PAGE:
Credit Score Types and Score Ranges
When we talk about credit score, we usually refer to the FICO score developed by Fair Isaac. FICO score, which can be purchased at myFICO.com, is widely used by lenders to evaluate a borrower’s credit worthiness before making the decision when he or she applies for a credit card, open a bank account, or even rent an apartment.
While FICO score is the standard credit score that we use most often, it isn’t the only credit score available. If you are buying a score from one of the credit reporting agencies or getting one through a free service, chances are the score, dubbed FAKO score, you get is something that is proprietarily developed by one of the agencies. This is particularly the case when the score if offered for free. For example, the free credit score offered by Credit Karma is TransUnion’s TransRisk score (Credit Karma now also offers VantageScore), not a FICO score. So what are other different scores and what are their ranges, as compared to FICO’s 300 and 850? Following are a few FAKO scores I have used in the past.
TransUnion TransRisk Score
TransRisk is a consumer credit score that’s developed by TransUnion, one of the three major credit bureaus. TransRisk score simulates FICO score, but it isn’t a FICO score of course. The score has a range from 300 to 850, the same as the range of the FICO score. If you sign up for Credit Karma (which is also free), you can get TransRisk score for free. It’s also available for free when you enroll in TrueCredit credit monitoring service from TransUnion. The cost is $14.95 per month.
Experian Score PLUS
A couple of years ago, Experian decided to pull out its agreement with Fair Isaac and stop providing FICO score to its customers. Right now, one of the scores you can get from Experian is its own Score PLUS (American Express credit card holders can access their Score PLUS for free once a year). Score PLUS has a score range from 330 to 830, a little tighter than FICO score’s range. Credit Sesame is offering Experian Score for free to its customers. The score is included in the Experian’s Triple Advantage service ($14.95 per month).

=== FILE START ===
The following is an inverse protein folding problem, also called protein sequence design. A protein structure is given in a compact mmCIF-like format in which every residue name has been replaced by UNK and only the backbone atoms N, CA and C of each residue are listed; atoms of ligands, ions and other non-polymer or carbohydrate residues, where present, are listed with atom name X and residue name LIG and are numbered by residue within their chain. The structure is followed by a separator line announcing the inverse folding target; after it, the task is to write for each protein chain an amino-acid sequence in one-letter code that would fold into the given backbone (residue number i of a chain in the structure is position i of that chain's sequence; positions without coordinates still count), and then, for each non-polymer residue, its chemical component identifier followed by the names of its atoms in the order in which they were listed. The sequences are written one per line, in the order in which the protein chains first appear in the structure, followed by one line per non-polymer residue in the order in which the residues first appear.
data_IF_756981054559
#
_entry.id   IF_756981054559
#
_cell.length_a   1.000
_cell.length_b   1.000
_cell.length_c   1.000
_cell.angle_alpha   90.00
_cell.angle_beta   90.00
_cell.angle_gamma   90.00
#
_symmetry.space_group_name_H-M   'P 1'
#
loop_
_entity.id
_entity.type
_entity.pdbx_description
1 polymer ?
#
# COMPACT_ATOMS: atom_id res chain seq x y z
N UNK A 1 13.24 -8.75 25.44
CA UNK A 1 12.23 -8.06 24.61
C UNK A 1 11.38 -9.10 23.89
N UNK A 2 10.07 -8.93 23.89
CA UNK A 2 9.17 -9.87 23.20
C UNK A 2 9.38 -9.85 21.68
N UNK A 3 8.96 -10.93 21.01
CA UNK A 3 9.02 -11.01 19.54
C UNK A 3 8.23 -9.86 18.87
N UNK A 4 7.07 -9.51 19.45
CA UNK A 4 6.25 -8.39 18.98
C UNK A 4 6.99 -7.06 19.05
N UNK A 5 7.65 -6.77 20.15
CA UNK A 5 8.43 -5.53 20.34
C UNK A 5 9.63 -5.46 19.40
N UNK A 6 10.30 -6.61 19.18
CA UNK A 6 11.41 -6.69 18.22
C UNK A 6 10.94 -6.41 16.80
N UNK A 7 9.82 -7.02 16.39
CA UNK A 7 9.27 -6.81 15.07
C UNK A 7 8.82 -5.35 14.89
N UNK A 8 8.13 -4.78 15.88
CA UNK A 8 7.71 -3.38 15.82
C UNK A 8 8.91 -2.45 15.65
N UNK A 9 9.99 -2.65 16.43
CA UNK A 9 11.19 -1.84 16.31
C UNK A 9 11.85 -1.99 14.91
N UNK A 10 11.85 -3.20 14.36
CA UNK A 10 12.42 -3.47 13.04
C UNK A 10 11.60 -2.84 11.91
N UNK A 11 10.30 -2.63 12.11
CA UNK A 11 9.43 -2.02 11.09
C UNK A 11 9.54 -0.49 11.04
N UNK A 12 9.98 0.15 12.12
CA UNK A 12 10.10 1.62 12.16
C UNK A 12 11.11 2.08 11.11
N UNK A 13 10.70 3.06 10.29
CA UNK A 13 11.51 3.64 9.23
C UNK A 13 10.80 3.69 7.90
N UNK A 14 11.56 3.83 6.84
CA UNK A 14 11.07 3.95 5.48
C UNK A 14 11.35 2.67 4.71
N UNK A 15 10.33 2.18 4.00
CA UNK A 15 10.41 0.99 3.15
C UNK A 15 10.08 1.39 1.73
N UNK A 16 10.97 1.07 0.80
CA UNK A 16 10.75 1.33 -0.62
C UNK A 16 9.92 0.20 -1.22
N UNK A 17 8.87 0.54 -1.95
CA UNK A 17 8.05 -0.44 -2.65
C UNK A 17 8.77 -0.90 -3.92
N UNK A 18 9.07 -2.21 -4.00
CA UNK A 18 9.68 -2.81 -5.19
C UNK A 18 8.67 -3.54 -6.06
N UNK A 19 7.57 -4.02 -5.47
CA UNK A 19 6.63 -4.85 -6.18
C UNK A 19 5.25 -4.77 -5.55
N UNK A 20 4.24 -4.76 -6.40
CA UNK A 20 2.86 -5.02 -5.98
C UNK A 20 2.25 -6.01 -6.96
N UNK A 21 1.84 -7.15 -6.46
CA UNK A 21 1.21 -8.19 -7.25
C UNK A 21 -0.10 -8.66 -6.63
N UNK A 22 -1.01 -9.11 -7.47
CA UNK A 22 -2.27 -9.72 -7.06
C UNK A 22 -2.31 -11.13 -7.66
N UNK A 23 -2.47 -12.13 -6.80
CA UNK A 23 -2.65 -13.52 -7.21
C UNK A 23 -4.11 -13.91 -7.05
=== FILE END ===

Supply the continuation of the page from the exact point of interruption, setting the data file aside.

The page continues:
Equifax Beacon Score
According to Equifax, Beacon Score is “calculated when the Fair Isaac model is applied to the Equifax credit file.” And like FICO score, Beacon score ranges from 300 to 850. Since Beacon score is developed by Equifax, you can get purchase the score directly from Equifax. It’s available to yo if you join the Equifax Score Power service, a credit monitoring service. The cost for Score Power $15.95 per month.
VantageScore is jointly developed by TransUnion, Experian, and Equifax as an alternative of the FICO score. VantageScore ranges from 501 to 990, even though it uses the same underlying credit information as FICO score, and the score is divided into five grades, from “A” to “F” which “A” being the best. VantageScore is available from TransUnion, Experian, and Credit Karma.
Are FAKO Scores Useful?
All the FAKO scores mentioned above are not as authoritative as FICO score, even though some are calculated using the FICO model. When you apply for credit, the creditor will base on your FICO score to make a decision. So in this sense, a FAKO score is not as useful as the FICO score. Thus, knowing your FICO score is important. However, that doesn’t make FAKO scores are entirely useless. We don’t know exactly what the formula behind each score is, but it’s hard to imagine that any significant event, such as a new account or a missed payment, gets considered in one score calculation but not the other. Therefore, we can still have a good idea of how our FICO scores may move by looking at the trend of a FAKO score. That’s how I use free scores from Credit Karma and Credit Sesame.
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